GEORGE STEVENSON DOMINATED THE EARLIEST – and liveliest – phase in the history of South Australian newspapers. From the first days of the colony, his Register newspaper would survive, in various guises, through to 1930.
In London, June 1836, Robert Thomas, a law-books seller in Fleet Street, and Stevenson, who worked for the Globe newspaper, owned by Colonel Robert Torrens (chairman of the South Australian Colonisation Commission), published the South Australian Gazette and Colonial Register.
Thomas and Stevenson, with their families, sailed that year for the experimental colony of South Australia with equipment to print the newspaper in the “wilderness”.
The first Register printed in Adelaide in June 1837 started an ongoing controversy. This stemmed from its editor Stevenson also being the private secretary to governor John Hindmarsh.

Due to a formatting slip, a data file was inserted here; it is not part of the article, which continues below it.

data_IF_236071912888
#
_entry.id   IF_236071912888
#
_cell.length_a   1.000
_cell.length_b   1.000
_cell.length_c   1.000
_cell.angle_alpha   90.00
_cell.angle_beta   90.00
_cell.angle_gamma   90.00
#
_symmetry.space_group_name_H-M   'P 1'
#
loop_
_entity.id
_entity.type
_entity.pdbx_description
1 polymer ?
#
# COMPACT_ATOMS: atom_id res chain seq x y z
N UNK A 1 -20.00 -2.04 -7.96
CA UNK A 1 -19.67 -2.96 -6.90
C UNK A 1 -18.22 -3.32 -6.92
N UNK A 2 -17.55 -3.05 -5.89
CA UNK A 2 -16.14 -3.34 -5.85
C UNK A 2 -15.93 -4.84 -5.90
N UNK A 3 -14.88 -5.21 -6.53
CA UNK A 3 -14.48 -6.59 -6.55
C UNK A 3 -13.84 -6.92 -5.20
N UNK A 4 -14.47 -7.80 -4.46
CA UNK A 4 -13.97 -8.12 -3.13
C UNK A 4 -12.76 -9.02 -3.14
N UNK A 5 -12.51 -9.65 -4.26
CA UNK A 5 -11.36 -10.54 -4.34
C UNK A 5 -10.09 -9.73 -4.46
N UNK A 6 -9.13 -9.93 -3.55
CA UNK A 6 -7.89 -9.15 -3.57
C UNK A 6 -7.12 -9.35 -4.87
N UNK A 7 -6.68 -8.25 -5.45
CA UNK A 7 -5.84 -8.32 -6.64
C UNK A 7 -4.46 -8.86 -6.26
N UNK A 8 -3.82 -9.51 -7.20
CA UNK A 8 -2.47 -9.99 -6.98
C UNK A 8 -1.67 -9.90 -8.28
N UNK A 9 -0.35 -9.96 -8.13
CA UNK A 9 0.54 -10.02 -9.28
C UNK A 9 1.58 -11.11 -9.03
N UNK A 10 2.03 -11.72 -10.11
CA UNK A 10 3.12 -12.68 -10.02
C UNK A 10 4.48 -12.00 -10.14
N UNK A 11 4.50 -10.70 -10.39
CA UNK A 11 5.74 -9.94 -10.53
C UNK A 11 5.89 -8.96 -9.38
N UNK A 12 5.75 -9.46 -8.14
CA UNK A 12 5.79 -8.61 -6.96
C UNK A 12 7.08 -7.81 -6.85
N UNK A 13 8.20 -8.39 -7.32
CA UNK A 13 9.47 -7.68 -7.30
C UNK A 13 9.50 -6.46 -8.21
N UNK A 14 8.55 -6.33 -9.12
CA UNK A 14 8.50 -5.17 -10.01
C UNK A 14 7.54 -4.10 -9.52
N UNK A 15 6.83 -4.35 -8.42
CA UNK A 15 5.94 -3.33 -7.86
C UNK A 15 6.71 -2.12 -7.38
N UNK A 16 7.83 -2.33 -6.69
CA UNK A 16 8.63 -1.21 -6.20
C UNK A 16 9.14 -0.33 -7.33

Stevenson’s fiery articles, backing Hindmarsh, aggravated opposition to the governor. Stevenson was among those against the present capital city site chosen by William Light and he attacked supporters of the resident commissioner James Hurtle Fisher.
It only took the third Register to provoke Fisher, Light and others into planning a second newspaper, to be edited by advocate general Charles Mann and emigration agent John Brown.
Archibald MacDougall was brought over from Hobart as the printer, with a printing press, and in 1838 the Southern Australian was published. In 1839, George Milner Stephen, the crown solicitor (exposed by Stevenson over a questionable land deal), founded a third newspaper, the Adelaide Guardian. By 1846, 10 years after the Europeans’ arrival, there were five newspapers serving the infant colony.